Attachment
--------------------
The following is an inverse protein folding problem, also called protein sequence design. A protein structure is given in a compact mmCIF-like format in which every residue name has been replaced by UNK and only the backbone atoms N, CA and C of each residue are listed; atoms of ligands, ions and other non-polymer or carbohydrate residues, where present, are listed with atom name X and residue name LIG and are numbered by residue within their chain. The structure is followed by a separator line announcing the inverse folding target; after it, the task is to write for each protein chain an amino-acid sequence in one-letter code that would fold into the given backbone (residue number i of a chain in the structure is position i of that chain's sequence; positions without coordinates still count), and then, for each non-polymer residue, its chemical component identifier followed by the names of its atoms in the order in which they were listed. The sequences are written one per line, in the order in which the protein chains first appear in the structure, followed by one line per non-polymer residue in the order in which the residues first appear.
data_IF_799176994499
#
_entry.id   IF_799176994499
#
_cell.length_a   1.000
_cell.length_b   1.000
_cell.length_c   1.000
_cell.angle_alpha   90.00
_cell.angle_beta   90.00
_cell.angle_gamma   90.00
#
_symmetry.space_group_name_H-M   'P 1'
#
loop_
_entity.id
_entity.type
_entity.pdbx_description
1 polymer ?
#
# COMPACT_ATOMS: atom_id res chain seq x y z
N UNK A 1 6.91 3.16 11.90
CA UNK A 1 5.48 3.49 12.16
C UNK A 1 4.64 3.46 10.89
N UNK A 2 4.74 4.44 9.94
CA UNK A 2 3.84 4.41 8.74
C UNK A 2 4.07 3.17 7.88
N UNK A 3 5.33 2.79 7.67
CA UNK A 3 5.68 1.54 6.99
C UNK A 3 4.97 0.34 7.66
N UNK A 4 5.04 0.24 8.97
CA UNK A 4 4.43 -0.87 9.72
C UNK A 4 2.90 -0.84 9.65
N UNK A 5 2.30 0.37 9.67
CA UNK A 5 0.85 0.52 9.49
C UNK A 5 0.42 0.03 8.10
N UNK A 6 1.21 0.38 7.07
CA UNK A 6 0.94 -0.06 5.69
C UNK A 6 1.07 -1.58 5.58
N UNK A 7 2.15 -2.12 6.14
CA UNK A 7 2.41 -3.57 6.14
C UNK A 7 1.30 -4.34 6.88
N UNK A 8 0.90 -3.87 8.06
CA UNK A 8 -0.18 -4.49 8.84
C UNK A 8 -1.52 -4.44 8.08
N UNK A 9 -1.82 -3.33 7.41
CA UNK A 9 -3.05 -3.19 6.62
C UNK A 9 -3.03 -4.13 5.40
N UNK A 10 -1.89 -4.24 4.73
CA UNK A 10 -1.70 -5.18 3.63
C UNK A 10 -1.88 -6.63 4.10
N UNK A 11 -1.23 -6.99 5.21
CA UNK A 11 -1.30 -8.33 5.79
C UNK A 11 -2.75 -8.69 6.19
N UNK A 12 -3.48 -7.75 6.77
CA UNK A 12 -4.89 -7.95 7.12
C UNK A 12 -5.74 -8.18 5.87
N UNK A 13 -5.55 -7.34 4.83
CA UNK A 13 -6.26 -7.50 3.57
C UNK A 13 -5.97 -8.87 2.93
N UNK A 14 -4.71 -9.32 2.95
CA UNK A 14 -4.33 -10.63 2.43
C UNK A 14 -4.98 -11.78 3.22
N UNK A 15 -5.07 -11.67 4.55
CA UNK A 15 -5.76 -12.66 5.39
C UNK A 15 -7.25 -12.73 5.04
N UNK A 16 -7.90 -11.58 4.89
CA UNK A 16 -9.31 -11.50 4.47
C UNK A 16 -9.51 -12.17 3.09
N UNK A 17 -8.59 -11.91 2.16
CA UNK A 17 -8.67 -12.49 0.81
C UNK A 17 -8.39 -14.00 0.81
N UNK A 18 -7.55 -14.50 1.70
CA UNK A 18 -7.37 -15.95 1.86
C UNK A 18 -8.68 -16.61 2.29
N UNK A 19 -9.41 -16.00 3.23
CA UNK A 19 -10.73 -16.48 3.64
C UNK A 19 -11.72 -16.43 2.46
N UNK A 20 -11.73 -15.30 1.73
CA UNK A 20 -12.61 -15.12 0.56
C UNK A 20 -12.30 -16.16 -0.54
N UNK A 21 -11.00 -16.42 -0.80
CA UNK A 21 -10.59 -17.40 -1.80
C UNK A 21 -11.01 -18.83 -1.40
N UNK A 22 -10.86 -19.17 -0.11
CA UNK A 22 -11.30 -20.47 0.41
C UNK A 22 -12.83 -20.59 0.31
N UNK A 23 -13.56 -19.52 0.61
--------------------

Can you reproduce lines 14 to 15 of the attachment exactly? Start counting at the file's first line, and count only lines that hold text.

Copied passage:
#
loop_